Thematic analysis is a technique for assessing qualitative data. Qualitative data encompasses a collection of texts, such as interviews, audio, or video recordings. The research evaluates the data to find major patterns, recurring concepts, and forms of meaning. Thematic analysis’s primary aim is to identify the common themes that emerge during qualitative data analysis. The thematic analysis first emerged in psychological research pioneered by Virginia Braun and Victoria Clarke; however, it was later adopted by various social sciences disciplines and humanities. This article will provide a comprehensive overview of thematic analysis with appropriate examples.

What Is Thematic Analysis?

The study of meaningful relationships is known as thematic analysis. It involves looking at the themes in your data source to find significance. The most important thing to remember is that since your research questions guide this approach, it is not required to discover every potential theme in the data. On the contrary, you can concentrate on the significant components connected to your research questions.

Even though you will start your research with research questions, it is crucial to keep in mind that they are not always set in stone. Research questions may change as you go along with your decoding and theme recognition because the thematic analysis is sometimes somewhat of an exploratory process. When analysing a set of qualitative data, thematic analysis is useful for learning more about people’s beliefs, understanding, attitudes, or ideas. The qualitative data can be acquired through interviews, survey questionnaires and by reviewing social media profiles.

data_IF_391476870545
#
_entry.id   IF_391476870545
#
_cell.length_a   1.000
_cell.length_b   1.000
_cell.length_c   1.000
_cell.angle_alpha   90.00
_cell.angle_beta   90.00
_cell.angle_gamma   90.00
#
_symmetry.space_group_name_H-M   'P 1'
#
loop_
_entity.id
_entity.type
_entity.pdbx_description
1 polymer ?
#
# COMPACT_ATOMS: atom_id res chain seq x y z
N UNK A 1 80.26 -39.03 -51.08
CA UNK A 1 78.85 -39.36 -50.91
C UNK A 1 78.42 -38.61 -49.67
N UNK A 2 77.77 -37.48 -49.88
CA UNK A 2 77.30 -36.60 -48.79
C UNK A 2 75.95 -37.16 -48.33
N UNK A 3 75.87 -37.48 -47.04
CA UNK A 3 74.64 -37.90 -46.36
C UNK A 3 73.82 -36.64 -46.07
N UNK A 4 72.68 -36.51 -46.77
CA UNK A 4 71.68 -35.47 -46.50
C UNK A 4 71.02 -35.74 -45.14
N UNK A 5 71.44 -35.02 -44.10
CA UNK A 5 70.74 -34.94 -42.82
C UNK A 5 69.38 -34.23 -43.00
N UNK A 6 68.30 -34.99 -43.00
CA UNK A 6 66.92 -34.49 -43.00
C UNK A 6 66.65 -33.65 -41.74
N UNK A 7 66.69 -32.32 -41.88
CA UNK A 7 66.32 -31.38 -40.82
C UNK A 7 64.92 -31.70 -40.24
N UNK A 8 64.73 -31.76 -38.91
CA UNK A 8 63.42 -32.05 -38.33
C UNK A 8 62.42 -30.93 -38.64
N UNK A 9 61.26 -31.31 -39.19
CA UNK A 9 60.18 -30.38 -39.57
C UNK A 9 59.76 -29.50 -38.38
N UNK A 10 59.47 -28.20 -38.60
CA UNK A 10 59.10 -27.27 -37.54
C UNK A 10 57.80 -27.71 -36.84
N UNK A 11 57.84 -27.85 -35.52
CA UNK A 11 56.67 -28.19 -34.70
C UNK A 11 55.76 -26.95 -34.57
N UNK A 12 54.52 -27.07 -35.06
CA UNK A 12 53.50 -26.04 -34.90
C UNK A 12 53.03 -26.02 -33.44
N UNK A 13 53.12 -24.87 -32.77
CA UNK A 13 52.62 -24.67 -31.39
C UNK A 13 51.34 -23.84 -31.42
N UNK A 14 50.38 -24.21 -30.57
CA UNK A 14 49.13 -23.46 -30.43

What Are Common Research Questions In Thematic Analysis?

Research questions in thematic inquiries can be structured in the following manner:

  • What is the perception of people about something particular? (It can be legislation, debate, or ongoing social issues)
  • What are the experiences of people about something particular? (it can be related to childhood experiences, relationships, job experiences, or travel experiences)
  • What are the ideas and opinions of non-specialists about a certain change or phenomenon?
  • How is identity constructed in modern society? What parameters determine the concept of identity?

When Should You Use Thematic Analysis?

The ability to split and classify huge amounts of information in a way that makes it much easier to comprehend makes thematic analysis very valuable when working with large amounts of information. Thematic analysis is frequently applied to data collected from, for instance, questionnaires, social media platforms, polls, and discussions since it is particularly helpful when seeking subjective data, such as individual experiences, perspectives, and beliefs.

What Are The Different Techniques Of Thematic Analysis?

Thematic analysis has four techniques, or approaches researchers can use in their dissertation writing process. Here are the following approaches:

Inductive Approach

The inductive method entails drawing conclusions and developing themes from observations without using assumptions. You would begin your study with no conception of the patterns that will surface and let the data define the themes. Inductive approach means moving from specific to general.

Deductive Approach

A deductive technique entails starting your analysis with a set of concepts that you obviously anticipate finding in your data, as opposed to the inductive approach. This method typically draws from preexisting knowledge, research, or an established idea you would discuss in your literature review. The deductive approach means moving from general to specific.